2. Pour the oil into a saucier or saucepan. Place the pan on medium-high heat. Once the oil becomes sufficiently hot (you can test the oil temperature by adding a cumin seed to the oil and seeing if it begins to sizzle) add in the cumin seeds. Just as the seeds begin to pop, lower the heat to medium and add in the cardamom, cloves, bay leaf, and a stick of cinnamon. Toss these about in the oil for a bit, until you can smell their fragrance.

Tadka, Indian spice tempering, popu, cardamom, cinnamon, cumin, bay leaf

3. Increase the heat to medium-high again and add in the chopped onion and sauté it until it begins to brown.

Cooking onions for north Indian cooking

4. Now, reduce the heat to medium again and add in the ginger, garlic, and chillies. Toss them about constantly, until the raw smell of the garlic dissipates.

5. Next, add the cumin, coriander, garam masala, and chilli powders to the pot, along with salt, and stir everything together. Let the masalas cook in the oil for a minute or two, before adding the chopped tomatoes to the pot. Stir well, cover the pot, and let the this tomato-onion-masala mixture cook on low-medium heat for about 8-10 minutes, checking on it and stirring as needed every few minutes. You will know the mixture is cooked enough once the oil starts to separate from the rest of the ingredients.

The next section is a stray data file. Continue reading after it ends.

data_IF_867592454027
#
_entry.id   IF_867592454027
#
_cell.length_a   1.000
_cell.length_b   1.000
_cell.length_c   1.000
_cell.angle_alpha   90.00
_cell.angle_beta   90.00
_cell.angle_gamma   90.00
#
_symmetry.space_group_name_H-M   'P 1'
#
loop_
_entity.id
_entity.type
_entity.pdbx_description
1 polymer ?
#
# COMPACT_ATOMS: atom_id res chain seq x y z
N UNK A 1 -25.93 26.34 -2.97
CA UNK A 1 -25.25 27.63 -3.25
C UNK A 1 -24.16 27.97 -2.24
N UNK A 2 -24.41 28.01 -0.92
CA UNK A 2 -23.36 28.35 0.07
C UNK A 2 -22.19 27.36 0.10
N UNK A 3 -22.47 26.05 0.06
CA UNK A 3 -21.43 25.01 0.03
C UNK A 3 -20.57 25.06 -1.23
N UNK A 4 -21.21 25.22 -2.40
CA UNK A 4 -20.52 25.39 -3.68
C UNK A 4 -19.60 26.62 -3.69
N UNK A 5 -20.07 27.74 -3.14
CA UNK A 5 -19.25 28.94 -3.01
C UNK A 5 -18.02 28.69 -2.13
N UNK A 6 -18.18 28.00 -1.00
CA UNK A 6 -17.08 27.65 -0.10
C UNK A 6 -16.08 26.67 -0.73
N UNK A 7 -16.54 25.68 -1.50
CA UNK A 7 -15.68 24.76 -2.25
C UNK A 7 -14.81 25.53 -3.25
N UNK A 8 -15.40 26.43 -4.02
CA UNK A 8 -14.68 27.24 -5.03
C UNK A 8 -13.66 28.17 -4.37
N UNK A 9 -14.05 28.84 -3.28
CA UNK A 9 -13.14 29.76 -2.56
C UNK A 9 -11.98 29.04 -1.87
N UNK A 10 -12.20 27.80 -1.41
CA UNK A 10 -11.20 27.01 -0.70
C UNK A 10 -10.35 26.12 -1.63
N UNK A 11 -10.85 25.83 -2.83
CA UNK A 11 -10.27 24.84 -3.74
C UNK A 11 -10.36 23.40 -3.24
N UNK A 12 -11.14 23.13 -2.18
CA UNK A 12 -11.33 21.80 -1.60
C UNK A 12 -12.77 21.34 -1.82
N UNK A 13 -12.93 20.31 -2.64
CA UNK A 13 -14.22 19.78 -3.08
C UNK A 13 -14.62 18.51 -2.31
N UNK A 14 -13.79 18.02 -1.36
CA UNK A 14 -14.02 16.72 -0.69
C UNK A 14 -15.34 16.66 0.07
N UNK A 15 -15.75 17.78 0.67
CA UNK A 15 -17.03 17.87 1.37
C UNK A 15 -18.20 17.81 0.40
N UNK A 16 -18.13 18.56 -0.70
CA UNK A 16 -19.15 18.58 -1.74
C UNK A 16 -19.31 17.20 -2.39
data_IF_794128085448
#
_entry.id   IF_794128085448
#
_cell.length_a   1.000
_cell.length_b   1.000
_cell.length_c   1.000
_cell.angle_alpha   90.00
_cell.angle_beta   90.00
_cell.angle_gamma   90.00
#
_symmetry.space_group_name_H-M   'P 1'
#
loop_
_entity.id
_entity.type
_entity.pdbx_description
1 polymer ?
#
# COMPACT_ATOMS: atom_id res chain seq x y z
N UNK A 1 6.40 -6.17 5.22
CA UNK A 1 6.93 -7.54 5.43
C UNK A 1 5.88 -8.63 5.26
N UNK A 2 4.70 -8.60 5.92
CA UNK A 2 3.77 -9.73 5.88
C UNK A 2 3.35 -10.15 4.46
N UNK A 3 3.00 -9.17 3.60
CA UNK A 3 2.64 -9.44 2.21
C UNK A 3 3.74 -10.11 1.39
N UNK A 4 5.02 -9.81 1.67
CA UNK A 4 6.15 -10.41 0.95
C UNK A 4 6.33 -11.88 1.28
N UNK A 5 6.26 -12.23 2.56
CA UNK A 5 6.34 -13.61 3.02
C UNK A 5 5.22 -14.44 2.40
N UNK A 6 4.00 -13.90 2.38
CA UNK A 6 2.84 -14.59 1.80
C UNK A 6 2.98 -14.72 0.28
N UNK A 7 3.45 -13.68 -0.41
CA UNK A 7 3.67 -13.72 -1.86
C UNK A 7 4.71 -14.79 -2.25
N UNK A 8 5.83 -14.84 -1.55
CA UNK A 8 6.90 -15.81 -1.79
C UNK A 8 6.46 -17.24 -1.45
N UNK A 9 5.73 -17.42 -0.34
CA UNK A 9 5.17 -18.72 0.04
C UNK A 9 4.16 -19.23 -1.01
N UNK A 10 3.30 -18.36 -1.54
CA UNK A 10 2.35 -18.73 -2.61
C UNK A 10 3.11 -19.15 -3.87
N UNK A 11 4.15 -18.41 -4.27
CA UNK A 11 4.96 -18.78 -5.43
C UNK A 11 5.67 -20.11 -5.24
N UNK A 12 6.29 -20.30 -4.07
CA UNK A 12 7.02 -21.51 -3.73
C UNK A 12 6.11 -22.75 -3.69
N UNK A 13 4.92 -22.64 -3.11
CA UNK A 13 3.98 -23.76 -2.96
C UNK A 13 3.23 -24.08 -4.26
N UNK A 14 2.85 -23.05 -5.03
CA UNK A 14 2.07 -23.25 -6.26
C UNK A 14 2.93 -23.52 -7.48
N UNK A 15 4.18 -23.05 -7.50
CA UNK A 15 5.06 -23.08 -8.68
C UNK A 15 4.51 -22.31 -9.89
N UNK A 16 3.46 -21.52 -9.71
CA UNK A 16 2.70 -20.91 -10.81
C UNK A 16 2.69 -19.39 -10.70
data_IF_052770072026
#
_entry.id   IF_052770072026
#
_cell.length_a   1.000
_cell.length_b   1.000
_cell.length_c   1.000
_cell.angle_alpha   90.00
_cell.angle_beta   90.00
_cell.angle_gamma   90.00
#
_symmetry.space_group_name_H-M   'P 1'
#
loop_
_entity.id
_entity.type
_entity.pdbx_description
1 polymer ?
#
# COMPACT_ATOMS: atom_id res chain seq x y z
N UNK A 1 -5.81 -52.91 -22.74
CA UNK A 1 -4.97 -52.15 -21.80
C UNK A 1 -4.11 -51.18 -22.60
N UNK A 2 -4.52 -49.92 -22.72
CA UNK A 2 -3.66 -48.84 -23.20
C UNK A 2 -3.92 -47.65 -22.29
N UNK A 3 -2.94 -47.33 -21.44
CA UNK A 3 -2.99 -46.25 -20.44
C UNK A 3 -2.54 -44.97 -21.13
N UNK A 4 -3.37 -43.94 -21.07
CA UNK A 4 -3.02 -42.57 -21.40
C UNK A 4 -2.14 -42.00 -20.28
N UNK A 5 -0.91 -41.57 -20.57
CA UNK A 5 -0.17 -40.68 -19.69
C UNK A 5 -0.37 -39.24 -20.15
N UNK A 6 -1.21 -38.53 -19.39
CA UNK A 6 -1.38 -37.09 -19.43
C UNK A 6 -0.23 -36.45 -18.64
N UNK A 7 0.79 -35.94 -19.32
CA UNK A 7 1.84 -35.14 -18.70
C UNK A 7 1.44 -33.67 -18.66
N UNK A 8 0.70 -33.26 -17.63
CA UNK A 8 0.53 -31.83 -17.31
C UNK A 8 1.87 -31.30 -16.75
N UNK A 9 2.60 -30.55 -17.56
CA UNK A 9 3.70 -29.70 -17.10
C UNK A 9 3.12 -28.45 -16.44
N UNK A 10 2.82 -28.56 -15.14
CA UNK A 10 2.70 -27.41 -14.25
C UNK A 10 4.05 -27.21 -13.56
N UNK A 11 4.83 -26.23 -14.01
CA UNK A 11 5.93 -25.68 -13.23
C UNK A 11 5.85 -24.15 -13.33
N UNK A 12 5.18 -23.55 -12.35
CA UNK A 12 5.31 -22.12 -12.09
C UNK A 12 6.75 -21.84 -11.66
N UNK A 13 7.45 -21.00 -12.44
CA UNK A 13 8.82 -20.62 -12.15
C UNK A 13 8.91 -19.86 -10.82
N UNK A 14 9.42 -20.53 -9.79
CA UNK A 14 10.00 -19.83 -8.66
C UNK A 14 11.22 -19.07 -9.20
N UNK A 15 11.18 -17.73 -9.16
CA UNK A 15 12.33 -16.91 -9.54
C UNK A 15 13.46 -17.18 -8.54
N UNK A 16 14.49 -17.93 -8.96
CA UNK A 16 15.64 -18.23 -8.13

Basic north indian cooking

IMG_2260

6. At this stage, I recommend fishing out the bay leaves, cardamom pods, cloves and cinnamon stick. This is so the finished product feels smooth and creamy, without little bits of crunchy spices ruining the overall mouth feel of the dish,

7. Finally, add the cooked Rajma to this mixture, along with a cup or two of water and loads of butter. Cover the pot and let the beans cook with the onion-tomato-masala mixture for about 4-6 hours, on low heat, stirring intermittently. This slow cooking will allow the flavours to intermingle and “mature”.

Rajma (kidney beans) cooking with butter